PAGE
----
This book is a major contribution to the philosophical literature on the nature of the self, personal identity, and survival. Its distinctive methodology is one that is phenomenologically descriptive rather than metaphysical and normative. On the basis of this approach Raymond Martin shows that the distinction between self and other is not nearly as fundamental a feature of our so-called egoistic values as has been traditionally thought. He explains how the belief in a self as a (...)
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  27. Anna-Marie Greaney, Dónal P. O'Mathúna & P. Anne Scott (2012). Patient Autonomy and Choice in Healthcare: Self-Testing Devices as a Case in Point. Medicine, Health Care and Philosophy 15 (4):383-395.score: 279.0
    This paper aims to critique the phenomenon of advanced patient autonomy and choice in healthcare within the specific context of self-testing devices. A growing number of self-testing medical devices are currently available for home use. The premise underpinning many of these devices is that they assist individuals to be more autonomous in the assessment and management of their health. Increased patient autonomy is assumed to be a good thing. We take issue with this assumption and argue that (...)-testing provides a specific example how increased patient autonomy and choice within healthcare might not best serve the patient population. We propose that current interpretations of autonomy in healthcare are based on negative accounts of liberty to the detriment of a more relational understanding. We also propose that Kantian philosophy is often applied to the healthcare arena in an inappropriate manner. We draw on the philosophical literature and examples from the self-testing process to support these claims. We conclude by offering an alternative account of autonomy based on the interrelated concepts of relationality, care and responsibility. (shrink)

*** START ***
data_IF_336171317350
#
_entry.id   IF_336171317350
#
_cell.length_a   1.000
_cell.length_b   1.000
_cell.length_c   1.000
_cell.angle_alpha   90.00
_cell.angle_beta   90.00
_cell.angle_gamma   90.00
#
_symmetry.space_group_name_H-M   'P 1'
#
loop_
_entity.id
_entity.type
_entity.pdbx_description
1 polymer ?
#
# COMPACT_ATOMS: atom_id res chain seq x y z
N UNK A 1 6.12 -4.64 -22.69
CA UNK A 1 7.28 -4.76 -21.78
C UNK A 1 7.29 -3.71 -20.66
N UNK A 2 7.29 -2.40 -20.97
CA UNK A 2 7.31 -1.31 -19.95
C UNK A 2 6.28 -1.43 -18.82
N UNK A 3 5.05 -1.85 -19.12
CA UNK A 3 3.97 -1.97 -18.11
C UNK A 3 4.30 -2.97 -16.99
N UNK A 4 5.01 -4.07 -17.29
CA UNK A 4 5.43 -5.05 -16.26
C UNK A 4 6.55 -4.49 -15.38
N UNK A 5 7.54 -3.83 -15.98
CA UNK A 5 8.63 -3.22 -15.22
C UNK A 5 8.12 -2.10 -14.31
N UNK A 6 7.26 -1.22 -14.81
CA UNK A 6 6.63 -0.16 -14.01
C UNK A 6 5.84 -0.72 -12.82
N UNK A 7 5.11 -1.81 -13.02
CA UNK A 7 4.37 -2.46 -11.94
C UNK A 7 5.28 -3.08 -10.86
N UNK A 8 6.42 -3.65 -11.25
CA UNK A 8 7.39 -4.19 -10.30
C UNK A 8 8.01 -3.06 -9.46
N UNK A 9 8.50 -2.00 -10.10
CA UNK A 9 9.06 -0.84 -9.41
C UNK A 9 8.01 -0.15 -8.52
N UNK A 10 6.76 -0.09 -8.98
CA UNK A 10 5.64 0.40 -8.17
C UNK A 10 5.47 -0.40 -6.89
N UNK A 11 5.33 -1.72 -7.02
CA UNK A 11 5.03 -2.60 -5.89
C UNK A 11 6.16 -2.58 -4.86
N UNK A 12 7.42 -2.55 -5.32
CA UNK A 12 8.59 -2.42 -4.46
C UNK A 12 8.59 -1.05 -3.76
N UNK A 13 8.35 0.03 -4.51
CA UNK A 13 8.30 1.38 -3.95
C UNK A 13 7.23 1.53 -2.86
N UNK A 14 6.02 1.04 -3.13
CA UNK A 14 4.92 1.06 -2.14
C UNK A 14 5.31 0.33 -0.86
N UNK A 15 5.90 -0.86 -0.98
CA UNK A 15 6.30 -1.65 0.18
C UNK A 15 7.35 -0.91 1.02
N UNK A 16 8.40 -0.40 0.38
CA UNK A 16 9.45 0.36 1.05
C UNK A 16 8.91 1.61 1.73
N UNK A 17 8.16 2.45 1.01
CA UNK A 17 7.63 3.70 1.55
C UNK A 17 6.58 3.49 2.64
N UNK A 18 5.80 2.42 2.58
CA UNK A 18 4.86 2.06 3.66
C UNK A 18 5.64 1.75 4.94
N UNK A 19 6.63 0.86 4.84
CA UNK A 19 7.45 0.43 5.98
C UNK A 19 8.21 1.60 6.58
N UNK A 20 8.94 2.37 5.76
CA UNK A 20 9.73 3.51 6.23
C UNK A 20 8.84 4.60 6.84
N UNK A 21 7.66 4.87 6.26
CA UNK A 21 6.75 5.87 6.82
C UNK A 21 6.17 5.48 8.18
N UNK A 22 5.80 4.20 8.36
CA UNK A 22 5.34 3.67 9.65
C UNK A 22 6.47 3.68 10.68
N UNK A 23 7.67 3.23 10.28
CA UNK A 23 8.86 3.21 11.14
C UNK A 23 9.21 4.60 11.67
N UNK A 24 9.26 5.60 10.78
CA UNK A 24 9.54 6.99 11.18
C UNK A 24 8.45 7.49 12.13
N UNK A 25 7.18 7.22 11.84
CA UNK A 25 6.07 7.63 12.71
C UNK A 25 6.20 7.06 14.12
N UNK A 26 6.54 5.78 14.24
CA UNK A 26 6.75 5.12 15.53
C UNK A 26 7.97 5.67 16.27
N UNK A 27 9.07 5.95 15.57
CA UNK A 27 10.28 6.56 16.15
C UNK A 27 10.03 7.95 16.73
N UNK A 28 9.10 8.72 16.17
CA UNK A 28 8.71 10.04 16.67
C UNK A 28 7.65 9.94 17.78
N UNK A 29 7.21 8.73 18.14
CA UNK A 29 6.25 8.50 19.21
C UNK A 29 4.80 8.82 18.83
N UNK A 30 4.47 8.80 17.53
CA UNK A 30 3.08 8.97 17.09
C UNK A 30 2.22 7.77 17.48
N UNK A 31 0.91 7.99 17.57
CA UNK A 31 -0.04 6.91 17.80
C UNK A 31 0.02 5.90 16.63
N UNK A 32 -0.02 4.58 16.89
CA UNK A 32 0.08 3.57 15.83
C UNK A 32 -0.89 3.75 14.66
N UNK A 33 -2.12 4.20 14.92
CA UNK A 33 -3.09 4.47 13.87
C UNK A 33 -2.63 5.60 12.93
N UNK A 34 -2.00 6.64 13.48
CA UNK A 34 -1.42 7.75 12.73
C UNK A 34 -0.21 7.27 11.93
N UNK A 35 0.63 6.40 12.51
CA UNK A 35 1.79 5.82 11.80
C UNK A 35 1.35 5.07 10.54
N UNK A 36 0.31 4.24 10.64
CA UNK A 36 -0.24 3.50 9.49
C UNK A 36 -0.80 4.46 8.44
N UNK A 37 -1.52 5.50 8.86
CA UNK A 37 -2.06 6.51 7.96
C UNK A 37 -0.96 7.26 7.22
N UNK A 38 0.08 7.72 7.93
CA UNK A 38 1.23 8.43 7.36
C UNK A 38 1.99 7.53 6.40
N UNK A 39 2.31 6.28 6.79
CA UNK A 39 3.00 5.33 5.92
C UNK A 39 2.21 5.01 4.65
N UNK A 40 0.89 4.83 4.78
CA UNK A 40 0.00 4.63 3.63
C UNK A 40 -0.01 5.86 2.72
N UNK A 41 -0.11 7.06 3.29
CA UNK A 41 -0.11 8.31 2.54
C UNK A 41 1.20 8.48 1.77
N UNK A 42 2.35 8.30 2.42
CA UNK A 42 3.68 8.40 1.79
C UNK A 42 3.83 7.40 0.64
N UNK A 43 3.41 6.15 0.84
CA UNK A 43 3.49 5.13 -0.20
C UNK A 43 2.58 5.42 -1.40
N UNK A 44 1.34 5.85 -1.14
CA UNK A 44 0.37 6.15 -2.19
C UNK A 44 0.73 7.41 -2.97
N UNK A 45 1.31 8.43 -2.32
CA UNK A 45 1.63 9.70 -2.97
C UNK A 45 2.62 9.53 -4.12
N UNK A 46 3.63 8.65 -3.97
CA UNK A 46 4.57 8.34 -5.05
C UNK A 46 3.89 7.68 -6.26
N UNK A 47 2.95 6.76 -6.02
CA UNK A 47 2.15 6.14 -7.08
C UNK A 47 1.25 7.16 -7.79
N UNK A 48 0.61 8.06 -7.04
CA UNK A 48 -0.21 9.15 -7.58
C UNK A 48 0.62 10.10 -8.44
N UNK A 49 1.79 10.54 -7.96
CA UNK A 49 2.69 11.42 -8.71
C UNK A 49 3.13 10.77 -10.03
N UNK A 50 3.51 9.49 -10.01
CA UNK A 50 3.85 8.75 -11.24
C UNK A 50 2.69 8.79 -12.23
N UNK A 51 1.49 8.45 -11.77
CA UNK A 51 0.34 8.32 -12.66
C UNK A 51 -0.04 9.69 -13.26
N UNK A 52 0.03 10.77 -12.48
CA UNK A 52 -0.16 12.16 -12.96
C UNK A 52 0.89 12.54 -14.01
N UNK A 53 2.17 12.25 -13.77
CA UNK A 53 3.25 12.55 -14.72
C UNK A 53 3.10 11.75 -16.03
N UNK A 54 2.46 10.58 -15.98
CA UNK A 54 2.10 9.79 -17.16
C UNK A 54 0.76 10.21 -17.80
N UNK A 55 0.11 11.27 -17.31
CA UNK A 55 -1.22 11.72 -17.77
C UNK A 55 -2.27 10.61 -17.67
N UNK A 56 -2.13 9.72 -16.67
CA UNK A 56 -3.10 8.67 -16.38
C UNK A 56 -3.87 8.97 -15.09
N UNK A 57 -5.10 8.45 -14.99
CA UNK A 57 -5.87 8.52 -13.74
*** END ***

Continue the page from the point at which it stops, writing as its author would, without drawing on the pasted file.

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  28. Cristina Bicchieri & Hugo Mercier (2013). Self-Serving Biases and Public Justifications in Trust Games. Synthese 190 (5):909-922.score: 279.0
    Often, when several norms are present and may be in conflict, individuals will display a self-serving bias, privileging the norm that best serves their interests. Xiao and Bicchieri (J Econ Psychol 31(3):456–470, 2010) tested the effects of inequality on reciprocating behavior in trust games and showed that—when inequality increases—reciprocity loses its appeal. They hypothesized that self-serving biases in choosing to privilege a particular social norm occur when the choice of that norm is publicly justifiable as reasonable, even if (...)
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  29. Matthias Fink, Rainer Harms & Isabella Hatak (2012). Nanotechnology and Ethics: The Role of Regulation Versus Self-Commitment in Shaping Researchers' Behavior. [REVIEW] Journal of Business Ethics 109 (4):569-581.score: 279.0
    The governance of nanotechnology seeks to limit its risks, without constraining opportunities. The literature on the effectiveness of approaches to governance has neglected approaches that impact directly on the behavior of a researcher. We analyze the effectiveness of legal regulations versus regulation via self-commitment. Then, we refine this model by analyzing competition and autonomy as key contingency factors. In the first step, qualitative interviews with nanotechnology researchers are conducted to reflect this model. In the second step, its empirical (...)
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  30. Rebecca Elliott Erdem Pulcu, Roland Zahn (2013). The Role of Self-Blaming Moral Emotions in Major Depression and Their Impact on Social-Economical Decision Making. Frontiers in Psychology 4.score: 270.0
    People with major depressive disorder (MDD) are more prone to experiencing moral emotions related to self-blame, such as guilt and shame. DSM-IV-TR recognises excessive or inappropriate guilt as one of the core symptoms of current MDD, whereas excessive shame is not part of the criteria for MDD. However, previous studies specifically assessing shame suggested its involvement in MDD. In the first part of this review, we will consider literature discussing the role of self-blaming moral emotions in MDD. (...)